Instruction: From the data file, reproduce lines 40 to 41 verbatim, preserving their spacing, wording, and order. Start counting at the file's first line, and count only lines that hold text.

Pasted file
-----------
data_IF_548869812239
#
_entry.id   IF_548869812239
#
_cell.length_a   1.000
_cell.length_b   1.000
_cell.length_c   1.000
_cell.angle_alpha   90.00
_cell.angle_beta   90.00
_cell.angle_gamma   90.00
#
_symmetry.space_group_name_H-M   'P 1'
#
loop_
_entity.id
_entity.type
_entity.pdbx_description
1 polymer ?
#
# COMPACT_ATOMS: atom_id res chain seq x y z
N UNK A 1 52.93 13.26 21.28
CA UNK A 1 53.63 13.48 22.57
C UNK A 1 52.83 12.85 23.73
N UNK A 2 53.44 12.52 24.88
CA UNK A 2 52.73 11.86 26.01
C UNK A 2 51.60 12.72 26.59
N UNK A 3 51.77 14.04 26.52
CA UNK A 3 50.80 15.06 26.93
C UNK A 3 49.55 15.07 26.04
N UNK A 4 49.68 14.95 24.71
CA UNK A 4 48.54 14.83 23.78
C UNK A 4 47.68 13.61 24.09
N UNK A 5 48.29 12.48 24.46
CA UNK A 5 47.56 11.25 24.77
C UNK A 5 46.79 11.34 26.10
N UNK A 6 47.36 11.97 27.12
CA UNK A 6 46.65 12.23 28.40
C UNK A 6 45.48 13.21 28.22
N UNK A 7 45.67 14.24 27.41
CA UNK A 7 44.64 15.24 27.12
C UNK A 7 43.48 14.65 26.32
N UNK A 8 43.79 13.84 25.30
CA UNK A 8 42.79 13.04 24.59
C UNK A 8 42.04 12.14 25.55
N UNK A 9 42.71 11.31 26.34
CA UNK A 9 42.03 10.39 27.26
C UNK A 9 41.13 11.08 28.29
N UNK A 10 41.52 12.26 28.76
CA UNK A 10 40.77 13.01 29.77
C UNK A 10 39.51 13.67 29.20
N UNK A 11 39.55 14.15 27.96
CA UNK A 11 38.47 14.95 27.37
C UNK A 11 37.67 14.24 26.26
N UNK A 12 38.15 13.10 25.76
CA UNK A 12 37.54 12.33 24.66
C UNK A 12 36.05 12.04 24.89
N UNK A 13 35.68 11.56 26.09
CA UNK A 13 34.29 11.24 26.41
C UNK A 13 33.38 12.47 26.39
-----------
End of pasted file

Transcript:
CA UNK A 7 44.64 15.24 27.12
C UNK A 7 43.48 14.65 26.32